(Necessary not-digression: No matter how anti-child the pro-life movement may like to paint feminists and abortion rights activists, many of these women were/are mothers and grandmothers. I see these women–and it’s important to see them, to not erase them or brush them aside but make them visible–and I’m reminded of those elderly ladies, 100+ years old, born before any woman had suffrage in the U.S., who came out hell or high water to vote for Hillary Clinton, who had actually lived long enough to see a woman become president. And then…what happened? Their tenacity, grit, and pride all trampled on by the corrupt cronyism of former frat boy jerks like Cheeto and Co., Tucker Carlson, and now, Brett Kavanaugh with his creepy high school calendars tracking beer bong parties like they were as integral to his life as, say, tracking a period is to the girls he bullied.)
(Hillary still won btw. And Christine Blasey Ford and Anita Hill? They told the truth.)
How hateful it is to treat the humanity and justice work of all these women, younger and elder alike, like a leaf that can be just flipped over recklessly by six supreme fools. What an anti-life decision. Because there is nothing pro-life about anti-abortion laws. It is all misogyny. All cruelty, control, and power grabs.
So how do I know this? How do I know how bad this is and how bad it’s going to get? I know because I’ve seen it elsewhere. For a time, when I was much younger, and at the age most affected by anti-abortion laws, I lived in a country with such draconian systems.
I went to Ireland to work and live in 1995, when I was 22. At the time, not only was abortion still illegal in the country, but also divorce and same-sex marriage. Contraception had only been legalized a few years prior. Yet birth control and condoms were still hard to get outside the cities, and many of these social issues were still not discussed openly. Mid-90s Ireland was a country still controlled by the Catholic Church–its schools and education system, its hospitals and health care system, its government. The seeds of dismantling it were just being planted at the time, mainly through the testimonies of a few brave church abuse survivors, who’d be joined by hundreds of others in the decades to come.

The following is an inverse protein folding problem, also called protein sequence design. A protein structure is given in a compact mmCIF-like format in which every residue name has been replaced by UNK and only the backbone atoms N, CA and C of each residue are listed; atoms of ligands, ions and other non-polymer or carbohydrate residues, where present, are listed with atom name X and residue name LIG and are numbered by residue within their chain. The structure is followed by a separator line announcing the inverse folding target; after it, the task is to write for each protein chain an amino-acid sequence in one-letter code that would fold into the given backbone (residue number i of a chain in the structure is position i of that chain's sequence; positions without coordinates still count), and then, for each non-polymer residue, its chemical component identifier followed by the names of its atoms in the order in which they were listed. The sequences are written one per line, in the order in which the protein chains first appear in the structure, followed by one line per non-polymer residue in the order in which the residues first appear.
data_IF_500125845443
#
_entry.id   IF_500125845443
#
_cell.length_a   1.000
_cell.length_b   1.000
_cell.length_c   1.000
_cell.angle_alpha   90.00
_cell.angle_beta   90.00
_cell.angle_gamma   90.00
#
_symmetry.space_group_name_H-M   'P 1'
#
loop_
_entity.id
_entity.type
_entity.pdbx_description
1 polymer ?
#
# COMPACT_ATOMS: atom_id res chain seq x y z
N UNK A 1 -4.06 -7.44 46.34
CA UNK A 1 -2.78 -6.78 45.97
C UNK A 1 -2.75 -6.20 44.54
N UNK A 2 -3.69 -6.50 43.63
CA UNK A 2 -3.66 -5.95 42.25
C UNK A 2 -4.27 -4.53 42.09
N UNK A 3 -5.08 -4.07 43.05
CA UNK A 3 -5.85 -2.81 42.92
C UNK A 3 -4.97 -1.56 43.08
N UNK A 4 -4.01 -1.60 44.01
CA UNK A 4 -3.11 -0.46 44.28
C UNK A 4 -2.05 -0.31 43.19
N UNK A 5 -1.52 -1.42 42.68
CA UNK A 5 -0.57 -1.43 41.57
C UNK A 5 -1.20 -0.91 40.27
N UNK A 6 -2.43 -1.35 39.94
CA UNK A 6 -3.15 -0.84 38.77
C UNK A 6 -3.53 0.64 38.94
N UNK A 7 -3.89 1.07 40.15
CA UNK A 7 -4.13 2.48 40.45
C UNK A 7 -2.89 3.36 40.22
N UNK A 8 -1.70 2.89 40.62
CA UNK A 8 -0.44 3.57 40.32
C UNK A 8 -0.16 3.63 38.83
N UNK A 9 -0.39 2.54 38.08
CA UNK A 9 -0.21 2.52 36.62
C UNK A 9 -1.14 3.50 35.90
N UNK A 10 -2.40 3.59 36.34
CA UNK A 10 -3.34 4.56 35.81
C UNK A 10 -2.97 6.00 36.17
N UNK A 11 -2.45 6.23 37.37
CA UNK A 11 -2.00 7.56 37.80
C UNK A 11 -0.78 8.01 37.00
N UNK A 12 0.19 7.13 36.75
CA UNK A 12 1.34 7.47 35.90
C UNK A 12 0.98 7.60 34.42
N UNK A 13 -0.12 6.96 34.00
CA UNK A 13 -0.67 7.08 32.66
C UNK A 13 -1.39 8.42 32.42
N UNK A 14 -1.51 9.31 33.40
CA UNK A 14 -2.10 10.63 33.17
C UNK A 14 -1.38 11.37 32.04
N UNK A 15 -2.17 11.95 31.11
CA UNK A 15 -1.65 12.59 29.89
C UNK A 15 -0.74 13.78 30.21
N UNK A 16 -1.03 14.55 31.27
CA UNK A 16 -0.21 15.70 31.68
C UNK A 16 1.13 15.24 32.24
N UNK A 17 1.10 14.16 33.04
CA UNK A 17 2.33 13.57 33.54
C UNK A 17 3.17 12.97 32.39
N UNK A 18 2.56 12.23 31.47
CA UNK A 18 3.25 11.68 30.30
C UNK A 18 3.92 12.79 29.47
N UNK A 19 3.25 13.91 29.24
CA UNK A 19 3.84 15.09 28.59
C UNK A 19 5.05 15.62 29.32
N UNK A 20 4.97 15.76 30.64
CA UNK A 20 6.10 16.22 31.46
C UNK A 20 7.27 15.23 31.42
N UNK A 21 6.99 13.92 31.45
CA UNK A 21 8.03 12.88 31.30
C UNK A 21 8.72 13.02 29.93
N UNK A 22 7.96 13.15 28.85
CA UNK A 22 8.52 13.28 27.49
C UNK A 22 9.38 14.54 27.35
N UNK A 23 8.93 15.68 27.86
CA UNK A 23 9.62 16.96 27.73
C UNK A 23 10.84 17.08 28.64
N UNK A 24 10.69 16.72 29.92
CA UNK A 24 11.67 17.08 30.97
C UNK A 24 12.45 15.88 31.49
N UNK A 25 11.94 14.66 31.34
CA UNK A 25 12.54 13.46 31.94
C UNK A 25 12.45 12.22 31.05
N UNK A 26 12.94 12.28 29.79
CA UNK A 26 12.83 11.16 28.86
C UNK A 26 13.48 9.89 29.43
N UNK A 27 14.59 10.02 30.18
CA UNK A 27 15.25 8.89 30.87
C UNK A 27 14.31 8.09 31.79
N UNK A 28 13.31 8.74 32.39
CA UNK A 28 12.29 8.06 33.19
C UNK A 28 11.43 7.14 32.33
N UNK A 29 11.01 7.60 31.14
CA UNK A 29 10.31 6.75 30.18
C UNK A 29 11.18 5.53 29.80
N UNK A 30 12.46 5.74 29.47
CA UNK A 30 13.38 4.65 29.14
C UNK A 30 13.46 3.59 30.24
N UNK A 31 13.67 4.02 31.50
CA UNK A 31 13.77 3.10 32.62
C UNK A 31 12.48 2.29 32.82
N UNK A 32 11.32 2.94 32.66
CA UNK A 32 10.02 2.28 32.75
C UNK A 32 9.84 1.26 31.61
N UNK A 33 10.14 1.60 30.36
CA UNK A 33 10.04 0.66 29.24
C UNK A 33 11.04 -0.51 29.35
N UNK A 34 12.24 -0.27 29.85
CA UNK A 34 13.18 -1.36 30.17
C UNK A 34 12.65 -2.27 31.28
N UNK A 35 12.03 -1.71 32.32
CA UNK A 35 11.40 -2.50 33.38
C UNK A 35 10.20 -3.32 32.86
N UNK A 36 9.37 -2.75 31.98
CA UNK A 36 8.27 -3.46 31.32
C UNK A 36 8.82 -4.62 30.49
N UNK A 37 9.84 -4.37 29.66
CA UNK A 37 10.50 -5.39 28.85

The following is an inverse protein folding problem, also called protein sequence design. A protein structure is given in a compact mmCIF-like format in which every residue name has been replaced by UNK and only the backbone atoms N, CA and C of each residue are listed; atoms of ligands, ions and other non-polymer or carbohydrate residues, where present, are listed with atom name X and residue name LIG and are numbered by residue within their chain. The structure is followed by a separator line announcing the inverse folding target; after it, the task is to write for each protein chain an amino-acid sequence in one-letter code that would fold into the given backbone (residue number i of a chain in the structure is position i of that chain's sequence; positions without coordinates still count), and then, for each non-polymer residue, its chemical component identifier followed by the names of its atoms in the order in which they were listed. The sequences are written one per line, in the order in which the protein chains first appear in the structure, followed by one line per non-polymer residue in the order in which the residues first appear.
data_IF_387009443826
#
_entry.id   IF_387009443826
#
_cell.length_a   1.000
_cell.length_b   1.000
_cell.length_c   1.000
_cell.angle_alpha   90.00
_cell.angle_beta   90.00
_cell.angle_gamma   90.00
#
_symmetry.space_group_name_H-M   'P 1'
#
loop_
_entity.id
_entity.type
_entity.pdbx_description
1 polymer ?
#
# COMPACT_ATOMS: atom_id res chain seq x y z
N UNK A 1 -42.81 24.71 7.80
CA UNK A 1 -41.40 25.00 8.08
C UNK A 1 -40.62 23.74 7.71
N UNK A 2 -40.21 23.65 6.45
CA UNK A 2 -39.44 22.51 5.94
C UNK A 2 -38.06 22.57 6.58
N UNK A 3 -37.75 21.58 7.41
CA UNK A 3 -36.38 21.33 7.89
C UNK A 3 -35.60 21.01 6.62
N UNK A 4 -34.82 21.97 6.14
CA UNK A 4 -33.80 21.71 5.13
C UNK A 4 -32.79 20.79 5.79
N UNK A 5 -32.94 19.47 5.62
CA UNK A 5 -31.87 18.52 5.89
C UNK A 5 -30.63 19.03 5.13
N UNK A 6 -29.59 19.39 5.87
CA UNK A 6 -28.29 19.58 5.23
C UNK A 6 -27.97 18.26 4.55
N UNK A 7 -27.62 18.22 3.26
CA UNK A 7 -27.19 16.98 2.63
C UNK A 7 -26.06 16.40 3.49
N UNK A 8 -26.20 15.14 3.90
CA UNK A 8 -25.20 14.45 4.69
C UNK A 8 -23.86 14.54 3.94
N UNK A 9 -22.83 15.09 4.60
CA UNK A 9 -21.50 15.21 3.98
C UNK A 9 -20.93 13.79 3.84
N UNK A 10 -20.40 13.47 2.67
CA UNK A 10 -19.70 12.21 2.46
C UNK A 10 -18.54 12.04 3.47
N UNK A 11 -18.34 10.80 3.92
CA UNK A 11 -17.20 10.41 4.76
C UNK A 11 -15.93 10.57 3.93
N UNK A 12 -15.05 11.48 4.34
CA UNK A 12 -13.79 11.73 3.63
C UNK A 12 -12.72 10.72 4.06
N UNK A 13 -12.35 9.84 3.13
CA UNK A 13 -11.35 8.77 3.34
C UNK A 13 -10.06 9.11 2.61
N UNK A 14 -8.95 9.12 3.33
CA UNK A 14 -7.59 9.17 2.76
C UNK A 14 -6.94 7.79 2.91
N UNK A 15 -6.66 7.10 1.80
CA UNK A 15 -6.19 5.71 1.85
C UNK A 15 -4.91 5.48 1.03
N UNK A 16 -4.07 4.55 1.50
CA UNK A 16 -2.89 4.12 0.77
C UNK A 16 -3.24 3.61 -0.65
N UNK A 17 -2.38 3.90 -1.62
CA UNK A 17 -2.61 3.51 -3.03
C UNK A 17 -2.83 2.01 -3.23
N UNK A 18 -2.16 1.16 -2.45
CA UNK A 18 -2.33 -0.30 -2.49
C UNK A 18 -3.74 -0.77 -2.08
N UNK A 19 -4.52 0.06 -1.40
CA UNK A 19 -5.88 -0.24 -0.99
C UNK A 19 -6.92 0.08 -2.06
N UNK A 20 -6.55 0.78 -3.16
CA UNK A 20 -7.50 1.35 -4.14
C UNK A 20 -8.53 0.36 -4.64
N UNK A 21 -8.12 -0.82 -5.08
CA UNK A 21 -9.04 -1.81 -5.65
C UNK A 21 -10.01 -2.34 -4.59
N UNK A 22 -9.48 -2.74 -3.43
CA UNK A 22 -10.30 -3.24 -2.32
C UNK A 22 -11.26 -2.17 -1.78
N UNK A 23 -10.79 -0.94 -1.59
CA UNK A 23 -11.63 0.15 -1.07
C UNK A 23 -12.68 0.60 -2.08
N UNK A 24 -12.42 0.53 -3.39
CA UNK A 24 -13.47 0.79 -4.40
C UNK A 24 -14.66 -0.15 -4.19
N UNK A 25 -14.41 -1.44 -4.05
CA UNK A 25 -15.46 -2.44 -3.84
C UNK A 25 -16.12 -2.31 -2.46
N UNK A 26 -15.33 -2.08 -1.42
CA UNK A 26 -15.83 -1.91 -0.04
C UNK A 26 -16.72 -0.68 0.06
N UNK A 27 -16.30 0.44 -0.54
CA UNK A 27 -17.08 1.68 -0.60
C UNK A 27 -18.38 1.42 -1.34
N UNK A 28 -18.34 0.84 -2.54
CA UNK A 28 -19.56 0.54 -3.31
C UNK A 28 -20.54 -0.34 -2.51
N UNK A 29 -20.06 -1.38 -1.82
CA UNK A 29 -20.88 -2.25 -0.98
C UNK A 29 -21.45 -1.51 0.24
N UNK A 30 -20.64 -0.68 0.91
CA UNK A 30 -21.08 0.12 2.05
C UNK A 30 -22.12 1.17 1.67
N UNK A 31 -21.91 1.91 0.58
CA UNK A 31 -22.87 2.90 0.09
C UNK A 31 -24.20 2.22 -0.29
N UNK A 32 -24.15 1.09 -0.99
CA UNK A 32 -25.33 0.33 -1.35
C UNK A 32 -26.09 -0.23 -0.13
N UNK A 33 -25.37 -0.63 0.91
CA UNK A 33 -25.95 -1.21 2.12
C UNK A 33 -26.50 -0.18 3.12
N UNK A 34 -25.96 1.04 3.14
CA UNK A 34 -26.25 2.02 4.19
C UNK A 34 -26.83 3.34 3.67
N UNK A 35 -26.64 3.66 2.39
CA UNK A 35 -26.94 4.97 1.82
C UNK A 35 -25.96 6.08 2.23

But what did this church and state collusion mean for Irishwomen? It meant Irishwomen trapped in abusive marriages could not legally escape their husbands. It meant teenage girls and young women hid their pregnancies until the birth of their child. It meant many of them still had their babies taken from them, adopted out from church-run Mother and Baby Homes illegally for cash. It meant Mother and Baby Homes unceremoniously dumping the remains of hundreds of dead babies and children they were unequipped to care for, who had become sick in their poorly regulated facilities. It meant birth records falsified by nuns, and church and state archives kept closed (as they still are) to adopted persons and their birth mothers alike. It meant one teen girl dying alone in a field in front of a statue of the Virgin Mary after she gave stillbirth to a baby whose father she never named. It meant another teen girl being apprehended with her parents in England and forced to return to Ireland, and then detained, for trying to obtain an abortion after being raped by a relative. It meant dozens of women a day travelling across the Irish Sea to the U.K. to obtain an abortion (or even just birth control). It meant girls and women, especially poor and working-class girls, rape victims, girls deemed too pretty or promiscuous or just plain spirited, incarcerated in Mother and Baby Homes or Magdalene laundries, institutions run by nuns where “fallen women” were sentenced to work out their “crimes” by laboring unpaid doing the congregation’s and community’s laundry. In the mid-90s, the last of these hellhole laundries were only finally closing–though many of the older women incarcerated in them were simply transferred to church-run nursing homes rather than allowed to finally live a free and independent life. All in all, what happened was women died. Children died. Children were abused. Mothers and babies were separated from each other. Women and girls were imprisoned and enslaved, no exaggeration, by the church and state, working together in infamy.